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It's Time to End Employment Discrimination

Posted: 04/22/10 09:04 AM ET

Discrimination is not a partisan issue. As leaders of the National Stonewall Democrats and the Log Cabin Republicans -- the voices of lesbian, gay, bisexual and transgender (LGBT) Americans in the nation's two major political parties -- we share a commitment to full equality for all Americans, regardless of their sexual orientation or gender identity. While we disagree on matters of elections and political leadership, we agree that now is the time for the Employment Non-Discrimination Act (ENDA) to become the law of the land for all Americans.

Employers in 29 states can legally discriminate based on the actual or perceived sexual orientation of employees and job applicants, and in 38 states they can do so based on gender identity and expression. As a result, hardworking and qualified LGBT Americans are fired, harassed, and denied promotions and job opportunities.

Congress has the opportunity to finally take action on ENDA, starting with the United States House of Representatives. For LGBT Americans, who have been waiting 40 years since the bill's original introduction, that vote cannot come soon enough.

Americans of both parties are opposed to discrimination in the workforce based upon sexual orientation and gender identity. Recently Tony Fabrizio, one of the nation's most respected Republican pollsters, released a study showing that 77% percent of Republicans support non-discrimination in the workforce. Now is the time for Congress to follow the lead of the people and give every American the freedom to seek and hold meaningful employment without fear of unfair discrimination.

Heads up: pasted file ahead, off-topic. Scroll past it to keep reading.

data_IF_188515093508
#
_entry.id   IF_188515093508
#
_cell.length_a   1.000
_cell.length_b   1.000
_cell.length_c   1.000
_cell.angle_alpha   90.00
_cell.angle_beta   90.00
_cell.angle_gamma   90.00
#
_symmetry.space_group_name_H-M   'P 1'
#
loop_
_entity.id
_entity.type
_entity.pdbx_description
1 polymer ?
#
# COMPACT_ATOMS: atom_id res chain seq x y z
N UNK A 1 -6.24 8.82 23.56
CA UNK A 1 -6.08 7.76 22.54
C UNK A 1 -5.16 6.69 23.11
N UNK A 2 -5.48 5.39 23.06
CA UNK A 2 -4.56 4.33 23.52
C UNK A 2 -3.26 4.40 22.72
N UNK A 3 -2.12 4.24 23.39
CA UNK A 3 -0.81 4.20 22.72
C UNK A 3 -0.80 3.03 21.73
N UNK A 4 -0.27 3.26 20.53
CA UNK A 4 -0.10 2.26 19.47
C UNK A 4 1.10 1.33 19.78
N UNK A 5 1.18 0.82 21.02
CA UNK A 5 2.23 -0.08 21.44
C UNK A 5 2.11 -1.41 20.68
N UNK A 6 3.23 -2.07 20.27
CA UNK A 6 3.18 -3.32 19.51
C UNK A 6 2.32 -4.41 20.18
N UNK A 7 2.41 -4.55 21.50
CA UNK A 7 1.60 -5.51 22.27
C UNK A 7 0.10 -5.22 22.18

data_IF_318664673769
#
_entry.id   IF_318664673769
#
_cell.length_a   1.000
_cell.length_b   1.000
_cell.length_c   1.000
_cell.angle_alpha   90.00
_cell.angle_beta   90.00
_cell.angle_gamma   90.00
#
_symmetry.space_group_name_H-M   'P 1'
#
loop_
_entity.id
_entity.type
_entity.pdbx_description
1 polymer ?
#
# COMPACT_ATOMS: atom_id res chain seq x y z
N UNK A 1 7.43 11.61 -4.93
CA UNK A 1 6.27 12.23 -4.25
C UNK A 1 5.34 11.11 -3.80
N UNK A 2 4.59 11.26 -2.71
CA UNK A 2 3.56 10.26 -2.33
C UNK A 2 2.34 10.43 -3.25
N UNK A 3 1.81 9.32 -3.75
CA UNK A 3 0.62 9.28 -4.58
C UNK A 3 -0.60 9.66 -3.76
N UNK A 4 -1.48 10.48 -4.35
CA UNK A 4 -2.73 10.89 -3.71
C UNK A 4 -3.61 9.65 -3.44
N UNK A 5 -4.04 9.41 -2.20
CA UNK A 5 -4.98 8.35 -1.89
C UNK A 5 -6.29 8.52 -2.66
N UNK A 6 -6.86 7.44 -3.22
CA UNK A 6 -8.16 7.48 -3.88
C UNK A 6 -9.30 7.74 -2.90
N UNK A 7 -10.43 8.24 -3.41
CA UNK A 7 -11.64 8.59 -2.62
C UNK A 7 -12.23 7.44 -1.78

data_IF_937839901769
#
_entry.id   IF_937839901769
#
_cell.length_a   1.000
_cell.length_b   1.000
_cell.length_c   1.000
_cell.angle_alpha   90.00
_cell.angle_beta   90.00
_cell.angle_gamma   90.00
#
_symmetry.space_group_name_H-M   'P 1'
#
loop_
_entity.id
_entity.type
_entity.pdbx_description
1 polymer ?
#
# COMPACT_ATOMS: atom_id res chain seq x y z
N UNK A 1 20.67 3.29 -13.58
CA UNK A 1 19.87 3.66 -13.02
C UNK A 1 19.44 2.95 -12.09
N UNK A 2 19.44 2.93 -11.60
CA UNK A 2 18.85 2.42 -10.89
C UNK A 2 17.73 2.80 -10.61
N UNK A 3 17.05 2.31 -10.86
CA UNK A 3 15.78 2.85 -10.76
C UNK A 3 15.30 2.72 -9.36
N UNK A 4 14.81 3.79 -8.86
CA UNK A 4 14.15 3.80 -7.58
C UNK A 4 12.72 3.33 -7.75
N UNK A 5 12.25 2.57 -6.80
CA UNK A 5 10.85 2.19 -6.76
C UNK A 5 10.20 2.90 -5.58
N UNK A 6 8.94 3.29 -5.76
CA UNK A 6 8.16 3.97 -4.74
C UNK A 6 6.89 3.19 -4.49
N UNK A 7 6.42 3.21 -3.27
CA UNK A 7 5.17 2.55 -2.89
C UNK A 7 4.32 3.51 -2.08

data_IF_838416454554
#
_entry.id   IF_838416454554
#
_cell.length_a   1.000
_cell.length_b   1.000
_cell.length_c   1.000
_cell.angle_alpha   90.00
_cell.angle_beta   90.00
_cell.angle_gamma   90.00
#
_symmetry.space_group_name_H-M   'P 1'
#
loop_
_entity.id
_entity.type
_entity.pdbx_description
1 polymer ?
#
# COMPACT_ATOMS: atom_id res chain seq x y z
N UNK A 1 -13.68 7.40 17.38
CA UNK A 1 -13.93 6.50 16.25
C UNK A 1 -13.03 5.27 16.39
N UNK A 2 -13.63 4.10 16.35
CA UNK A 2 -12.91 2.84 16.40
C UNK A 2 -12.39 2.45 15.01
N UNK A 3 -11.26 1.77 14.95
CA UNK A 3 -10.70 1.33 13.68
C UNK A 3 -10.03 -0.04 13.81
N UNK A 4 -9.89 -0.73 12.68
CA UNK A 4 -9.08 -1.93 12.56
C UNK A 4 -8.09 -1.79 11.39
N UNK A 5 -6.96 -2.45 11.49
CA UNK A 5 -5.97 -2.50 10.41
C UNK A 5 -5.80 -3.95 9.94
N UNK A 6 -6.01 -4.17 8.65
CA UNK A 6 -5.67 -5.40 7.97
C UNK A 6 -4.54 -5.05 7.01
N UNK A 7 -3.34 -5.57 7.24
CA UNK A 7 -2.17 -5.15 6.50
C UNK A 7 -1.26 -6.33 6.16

This legislation is about freedom. It is about ensuring that every American can work without the fear of discrimination based upon his or her sexual orientation, a policy that has broad support in the business community. 86% of Fortune 500 companies include sexual orientation in their workplace non-discrimination policies, and nearly a quarter prohibit discrimination based upon gender identity.

This legislation is about fairness. It is not about creating 'special rights' for a single group of Americans, or forcing increased litigation on businesses. In fact, in a 2000 study of states which have enacted similar laws, the Government Accountability Office found "no indication that these laws have generated a significant amount of litigation."

When it is signed into law, ENDA will protect all Americans from discrimination based on their sexual orientation or gender identity, just as current law protects those based on race, religion, sex, national orientation and disability. Under ENDA, employees working for both the government and in the private sector would be free from being judged on the basis of their sexual orientation or gender identity when it comes to decisions about their being hired, fired, promoted or on any matter relating to their compensation.

Employment non-discrimination enjoys strong bipartisan support, is good for American business, and goes a long way to ensure that all hard-working Americans are judged based solely on job performance. Congress must act now to pass ENDA.

This piece was also published at the Daily Caller.